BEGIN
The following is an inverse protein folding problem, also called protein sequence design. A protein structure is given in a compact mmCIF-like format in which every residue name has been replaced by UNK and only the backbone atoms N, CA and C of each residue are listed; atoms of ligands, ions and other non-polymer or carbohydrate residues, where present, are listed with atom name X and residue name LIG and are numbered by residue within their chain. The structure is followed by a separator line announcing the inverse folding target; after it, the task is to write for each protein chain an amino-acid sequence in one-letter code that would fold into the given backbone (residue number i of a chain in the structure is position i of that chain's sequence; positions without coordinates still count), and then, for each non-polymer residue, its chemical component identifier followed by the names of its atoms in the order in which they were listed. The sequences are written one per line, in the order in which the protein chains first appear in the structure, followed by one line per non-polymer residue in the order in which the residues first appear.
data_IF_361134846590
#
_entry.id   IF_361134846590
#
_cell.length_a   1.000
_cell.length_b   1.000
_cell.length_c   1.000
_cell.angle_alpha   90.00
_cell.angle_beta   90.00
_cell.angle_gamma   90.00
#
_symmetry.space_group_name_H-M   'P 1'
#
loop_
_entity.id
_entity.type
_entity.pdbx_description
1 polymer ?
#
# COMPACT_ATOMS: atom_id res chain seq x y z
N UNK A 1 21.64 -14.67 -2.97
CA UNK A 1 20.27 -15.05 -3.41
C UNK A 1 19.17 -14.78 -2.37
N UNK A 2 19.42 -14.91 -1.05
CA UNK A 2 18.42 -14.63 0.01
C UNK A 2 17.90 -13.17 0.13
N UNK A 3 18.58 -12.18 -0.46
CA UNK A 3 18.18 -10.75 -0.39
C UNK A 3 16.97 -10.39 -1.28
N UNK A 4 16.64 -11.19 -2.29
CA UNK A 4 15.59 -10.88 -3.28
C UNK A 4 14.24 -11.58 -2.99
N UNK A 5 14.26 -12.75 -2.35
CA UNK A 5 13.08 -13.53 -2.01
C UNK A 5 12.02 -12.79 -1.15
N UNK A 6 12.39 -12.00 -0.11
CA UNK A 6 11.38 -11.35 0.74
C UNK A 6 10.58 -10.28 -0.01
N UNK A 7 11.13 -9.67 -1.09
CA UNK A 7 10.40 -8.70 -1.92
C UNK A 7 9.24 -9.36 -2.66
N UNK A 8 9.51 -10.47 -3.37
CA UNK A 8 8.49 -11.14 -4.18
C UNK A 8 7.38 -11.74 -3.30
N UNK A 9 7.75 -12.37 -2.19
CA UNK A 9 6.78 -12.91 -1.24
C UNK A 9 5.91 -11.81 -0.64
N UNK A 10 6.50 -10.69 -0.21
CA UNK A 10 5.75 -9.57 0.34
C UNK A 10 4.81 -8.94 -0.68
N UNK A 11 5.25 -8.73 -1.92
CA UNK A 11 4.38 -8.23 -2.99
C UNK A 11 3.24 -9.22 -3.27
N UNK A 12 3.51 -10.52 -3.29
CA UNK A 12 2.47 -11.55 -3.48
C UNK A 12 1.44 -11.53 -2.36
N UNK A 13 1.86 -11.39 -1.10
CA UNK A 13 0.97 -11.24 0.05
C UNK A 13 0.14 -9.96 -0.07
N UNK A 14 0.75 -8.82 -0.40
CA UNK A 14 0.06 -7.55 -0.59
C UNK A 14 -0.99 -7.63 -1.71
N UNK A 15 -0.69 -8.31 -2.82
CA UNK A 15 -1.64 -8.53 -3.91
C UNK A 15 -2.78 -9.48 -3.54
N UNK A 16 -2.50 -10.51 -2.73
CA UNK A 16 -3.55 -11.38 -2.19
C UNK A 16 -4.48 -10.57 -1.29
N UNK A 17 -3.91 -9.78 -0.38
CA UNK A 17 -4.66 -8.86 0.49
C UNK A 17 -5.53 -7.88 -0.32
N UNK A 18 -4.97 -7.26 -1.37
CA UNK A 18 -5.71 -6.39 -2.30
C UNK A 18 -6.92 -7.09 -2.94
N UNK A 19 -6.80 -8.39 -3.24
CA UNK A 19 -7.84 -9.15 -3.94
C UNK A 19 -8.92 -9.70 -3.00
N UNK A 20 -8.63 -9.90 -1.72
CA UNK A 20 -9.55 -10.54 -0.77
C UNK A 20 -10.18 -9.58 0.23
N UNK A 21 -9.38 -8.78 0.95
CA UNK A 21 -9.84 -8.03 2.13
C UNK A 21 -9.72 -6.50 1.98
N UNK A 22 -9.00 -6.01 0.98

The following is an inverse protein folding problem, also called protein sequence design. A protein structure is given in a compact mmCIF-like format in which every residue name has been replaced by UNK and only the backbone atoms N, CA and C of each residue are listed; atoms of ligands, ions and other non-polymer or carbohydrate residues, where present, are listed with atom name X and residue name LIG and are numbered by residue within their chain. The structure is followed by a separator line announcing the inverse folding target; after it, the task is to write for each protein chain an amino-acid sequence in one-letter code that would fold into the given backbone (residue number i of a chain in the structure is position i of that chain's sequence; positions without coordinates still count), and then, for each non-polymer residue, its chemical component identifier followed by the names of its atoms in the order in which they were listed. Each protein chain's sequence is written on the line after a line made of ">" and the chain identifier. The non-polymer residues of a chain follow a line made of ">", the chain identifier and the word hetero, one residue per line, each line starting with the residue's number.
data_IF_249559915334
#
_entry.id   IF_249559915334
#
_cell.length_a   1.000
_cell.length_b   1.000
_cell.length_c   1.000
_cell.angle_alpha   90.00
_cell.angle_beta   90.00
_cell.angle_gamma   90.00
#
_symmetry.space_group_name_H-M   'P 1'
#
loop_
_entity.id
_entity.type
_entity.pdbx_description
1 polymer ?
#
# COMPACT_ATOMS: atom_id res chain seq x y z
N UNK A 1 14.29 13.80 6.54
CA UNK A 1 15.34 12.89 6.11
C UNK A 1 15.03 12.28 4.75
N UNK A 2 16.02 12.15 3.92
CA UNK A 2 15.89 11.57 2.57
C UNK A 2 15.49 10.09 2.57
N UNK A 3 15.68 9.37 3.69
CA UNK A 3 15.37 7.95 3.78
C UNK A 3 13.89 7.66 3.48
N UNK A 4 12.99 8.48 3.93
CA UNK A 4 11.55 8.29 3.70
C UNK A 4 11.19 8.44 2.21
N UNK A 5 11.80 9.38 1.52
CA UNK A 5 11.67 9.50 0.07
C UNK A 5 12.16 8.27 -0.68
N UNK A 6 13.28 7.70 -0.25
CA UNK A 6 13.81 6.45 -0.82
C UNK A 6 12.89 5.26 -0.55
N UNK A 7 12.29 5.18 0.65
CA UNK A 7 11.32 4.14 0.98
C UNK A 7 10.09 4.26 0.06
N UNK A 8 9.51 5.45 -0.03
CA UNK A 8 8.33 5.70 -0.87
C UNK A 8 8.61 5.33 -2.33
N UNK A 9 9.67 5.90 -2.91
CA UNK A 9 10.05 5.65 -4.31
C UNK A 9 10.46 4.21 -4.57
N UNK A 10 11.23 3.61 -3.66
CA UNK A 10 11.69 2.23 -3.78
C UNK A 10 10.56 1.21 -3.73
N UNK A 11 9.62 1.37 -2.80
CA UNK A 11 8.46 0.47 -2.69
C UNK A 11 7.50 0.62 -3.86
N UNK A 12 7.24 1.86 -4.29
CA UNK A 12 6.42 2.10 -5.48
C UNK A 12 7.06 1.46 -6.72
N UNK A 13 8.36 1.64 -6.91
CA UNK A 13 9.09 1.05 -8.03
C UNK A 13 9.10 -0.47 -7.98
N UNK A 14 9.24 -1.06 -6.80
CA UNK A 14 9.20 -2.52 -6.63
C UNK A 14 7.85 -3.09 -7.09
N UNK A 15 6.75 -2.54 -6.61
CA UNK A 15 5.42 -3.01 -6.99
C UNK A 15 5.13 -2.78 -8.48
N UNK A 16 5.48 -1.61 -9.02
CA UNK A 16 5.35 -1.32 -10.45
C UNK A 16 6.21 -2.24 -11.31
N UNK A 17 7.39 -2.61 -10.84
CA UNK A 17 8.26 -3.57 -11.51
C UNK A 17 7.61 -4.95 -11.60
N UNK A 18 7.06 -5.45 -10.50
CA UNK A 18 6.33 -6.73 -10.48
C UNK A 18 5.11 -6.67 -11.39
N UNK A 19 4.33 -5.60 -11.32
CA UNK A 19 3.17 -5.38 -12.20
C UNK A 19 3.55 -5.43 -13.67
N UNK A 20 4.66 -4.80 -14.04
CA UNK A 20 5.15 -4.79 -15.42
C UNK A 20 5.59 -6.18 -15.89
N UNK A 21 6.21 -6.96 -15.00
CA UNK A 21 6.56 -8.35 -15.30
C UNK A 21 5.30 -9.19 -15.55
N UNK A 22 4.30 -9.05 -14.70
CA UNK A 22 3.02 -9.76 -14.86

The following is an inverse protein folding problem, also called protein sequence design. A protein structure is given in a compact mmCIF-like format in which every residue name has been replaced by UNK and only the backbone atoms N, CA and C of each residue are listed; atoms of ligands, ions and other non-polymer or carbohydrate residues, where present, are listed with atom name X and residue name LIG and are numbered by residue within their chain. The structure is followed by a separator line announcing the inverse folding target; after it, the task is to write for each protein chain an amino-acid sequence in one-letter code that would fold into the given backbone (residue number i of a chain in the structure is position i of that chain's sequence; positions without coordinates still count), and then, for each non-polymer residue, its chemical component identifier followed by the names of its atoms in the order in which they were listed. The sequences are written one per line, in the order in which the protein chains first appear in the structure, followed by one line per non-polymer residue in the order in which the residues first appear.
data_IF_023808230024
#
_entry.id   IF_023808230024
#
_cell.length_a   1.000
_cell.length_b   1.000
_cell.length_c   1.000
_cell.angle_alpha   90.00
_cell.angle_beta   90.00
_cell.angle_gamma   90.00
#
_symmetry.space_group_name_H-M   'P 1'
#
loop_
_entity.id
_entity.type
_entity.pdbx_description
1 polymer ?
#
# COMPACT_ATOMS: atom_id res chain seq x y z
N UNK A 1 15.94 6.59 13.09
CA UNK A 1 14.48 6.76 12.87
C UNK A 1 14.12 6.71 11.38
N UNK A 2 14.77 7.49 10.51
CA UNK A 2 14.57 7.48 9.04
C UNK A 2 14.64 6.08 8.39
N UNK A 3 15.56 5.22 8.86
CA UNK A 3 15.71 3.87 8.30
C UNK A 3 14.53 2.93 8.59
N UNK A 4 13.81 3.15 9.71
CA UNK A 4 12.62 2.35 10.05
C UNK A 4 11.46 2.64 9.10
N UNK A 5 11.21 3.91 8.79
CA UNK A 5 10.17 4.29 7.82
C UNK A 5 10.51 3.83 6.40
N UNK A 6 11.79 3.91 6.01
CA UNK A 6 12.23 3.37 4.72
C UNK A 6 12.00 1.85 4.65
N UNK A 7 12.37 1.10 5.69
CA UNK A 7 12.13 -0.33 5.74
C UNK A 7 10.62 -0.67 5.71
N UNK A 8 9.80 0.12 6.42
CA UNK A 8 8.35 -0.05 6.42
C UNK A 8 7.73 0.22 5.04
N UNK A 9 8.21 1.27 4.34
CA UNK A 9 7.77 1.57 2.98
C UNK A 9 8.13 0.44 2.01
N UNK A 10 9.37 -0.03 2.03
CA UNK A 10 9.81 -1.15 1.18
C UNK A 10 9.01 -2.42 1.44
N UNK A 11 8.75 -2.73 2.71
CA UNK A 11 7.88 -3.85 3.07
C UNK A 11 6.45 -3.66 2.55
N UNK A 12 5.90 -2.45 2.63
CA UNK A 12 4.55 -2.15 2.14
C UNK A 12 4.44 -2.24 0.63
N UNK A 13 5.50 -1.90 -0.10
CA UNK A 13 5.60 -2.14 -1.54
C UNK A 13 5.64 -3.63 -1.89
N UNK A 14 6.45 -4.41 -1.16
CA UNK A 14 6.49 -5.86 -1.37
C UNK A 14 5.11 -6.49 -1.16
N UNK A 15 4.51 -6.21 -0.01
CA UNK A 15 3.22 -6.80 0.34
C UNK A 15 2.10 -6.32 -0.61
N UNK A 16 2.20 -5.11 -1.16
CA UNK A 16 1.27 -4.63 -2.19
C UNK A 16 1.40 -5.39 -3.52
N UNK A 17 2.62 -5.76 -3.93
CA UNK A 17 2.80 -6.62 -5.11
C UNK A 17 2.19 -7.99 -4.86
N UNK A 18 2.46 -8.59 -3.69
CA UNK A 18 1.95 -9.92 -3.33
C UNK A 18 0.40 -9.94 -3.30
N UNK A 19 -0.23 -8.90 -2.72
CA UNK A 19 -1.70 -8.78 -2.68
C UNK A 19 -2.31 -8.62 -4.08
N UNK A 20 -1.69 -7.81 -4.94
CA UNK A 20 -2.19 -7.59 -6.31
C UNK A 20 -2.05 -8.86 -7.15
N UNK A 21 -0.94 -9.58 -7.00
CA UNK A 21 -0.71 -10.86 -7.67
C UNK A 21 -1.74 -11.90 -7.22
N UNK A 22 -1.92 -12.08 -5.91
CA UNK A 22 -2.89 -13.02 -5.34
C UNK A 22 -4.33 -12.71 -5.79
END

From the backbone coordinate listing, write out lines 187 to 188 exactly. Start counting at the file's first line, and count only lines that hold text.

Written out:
_entity.id
_entity.type